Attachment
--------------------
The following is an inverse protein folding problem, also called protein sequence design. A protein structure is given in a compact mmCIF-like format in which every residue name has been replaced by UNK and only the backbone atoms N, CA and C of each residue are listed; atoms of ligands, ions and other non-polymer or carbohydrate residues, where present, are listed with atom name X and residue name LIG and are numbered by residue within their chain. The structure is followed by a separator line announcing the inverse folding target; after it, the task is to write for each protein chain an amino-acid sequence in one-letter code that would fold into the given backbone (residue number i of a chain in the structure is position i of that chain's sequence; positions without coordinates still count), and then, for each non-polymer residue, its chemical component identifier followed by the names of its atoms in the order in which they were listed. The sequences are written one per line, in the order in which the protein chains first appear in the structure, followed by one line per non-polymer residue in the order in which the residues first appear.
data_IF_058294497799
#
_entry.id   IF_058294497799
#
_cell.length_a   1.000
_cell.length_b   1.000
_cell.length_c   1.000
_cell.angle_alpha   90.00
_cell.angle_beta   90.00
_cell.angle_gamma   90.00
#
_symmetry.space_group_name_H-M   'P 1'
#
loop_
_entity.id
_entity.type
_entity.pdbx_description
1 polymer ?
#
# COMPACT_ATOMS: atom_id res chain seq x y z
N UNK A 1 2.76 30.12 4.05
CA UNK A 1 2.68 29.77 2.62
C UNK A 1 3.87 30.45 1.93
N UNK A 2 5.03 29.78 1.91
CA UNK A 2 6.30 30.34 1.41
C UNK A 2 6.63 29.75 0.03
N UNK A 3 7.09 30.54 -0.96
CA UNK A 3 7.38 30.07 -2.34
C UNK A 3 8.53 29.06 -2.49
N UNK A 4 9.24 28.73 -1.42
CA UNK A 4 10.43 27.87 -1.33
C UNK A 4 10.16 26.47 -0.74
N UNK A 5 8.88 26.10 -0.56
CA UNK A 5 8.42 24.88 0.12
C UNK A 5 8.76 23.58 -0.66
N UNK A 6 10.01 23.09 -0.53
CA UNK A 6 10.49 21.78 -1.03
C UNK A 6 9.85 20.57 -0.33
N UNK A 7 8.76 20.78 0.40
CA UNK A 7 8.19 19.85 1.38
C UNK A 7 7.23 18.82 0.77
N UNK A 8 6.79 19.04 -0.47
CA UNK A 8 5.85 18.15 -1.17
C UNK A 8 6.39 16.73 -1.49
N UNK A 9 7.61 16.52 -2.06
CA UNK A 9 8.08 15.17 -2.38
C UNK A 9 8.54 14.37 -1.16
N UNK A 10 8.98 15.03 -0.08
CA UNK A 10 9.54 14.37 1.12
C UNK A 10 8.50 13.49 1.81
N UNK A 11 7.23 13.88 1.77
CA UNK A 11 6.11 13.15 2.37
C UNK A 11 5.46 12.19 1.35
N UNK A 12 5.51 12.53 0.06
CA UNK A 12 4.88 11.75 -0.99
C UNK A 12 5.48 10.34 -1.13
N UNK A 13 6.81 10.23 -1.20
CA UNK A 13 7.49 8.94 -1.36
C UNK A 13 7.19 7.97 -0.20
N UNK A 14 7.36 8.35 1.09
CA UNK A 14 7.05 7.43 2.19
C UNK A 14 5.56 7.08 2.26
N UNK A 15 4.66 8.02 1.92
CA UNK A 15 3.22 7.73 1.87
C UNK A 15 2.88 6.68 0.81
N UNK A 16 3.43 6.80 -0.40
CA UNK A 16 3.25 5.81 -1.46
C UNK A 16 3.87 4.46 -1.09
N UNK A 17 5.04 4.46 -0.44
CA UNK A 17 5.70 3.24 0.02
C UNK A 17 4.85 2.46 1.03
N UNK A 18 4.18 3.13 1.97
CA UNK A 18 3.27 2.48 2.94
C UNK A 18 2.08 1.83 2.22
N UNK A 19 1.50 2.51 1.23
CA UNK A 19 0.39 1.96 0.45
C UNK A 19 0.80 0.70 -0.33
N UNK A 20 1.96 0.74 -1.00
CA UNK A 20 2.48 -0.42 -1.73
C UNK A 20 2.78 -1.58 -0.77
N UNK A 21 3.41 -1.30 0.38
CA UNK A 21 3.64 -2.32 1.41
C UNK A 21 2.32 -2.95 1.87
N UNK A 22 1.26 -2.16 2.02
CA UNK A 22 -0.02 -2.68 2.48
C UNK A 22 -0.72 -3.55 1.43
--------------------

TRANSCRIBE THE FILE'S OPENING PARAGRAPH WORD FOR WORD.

The following is an inverse protein folding problem, also called protein sequence design. A protein structure is given in a compact mmCIF-like format in which every residue name has been replaced by UNK and only the backbone atoms N, CA and C of each residue are listed; atoms of ligands, ions and other non-polymer or carbohydrate residues, where present, are listed with atom name X and residue name LIG and are numbered by residue within their chain. The structure is followed by a separator line announcing the inverse folding target; after it, the task is to write for each protein chain an amino-acid sequence in one-letter code that would fold into the given backbone (residue number i of a chain in the structure is position i of that chain's sequence; positions without coordinates still count), and then, for each non-polymer residue, its chemical component identifier followed by the names of its atoms in the order in which they were listed. The sequences are written one per line, in the order in which the protein chains first appear in the structure, followed by one line per non-polymer residue in the order in which the residues first appear.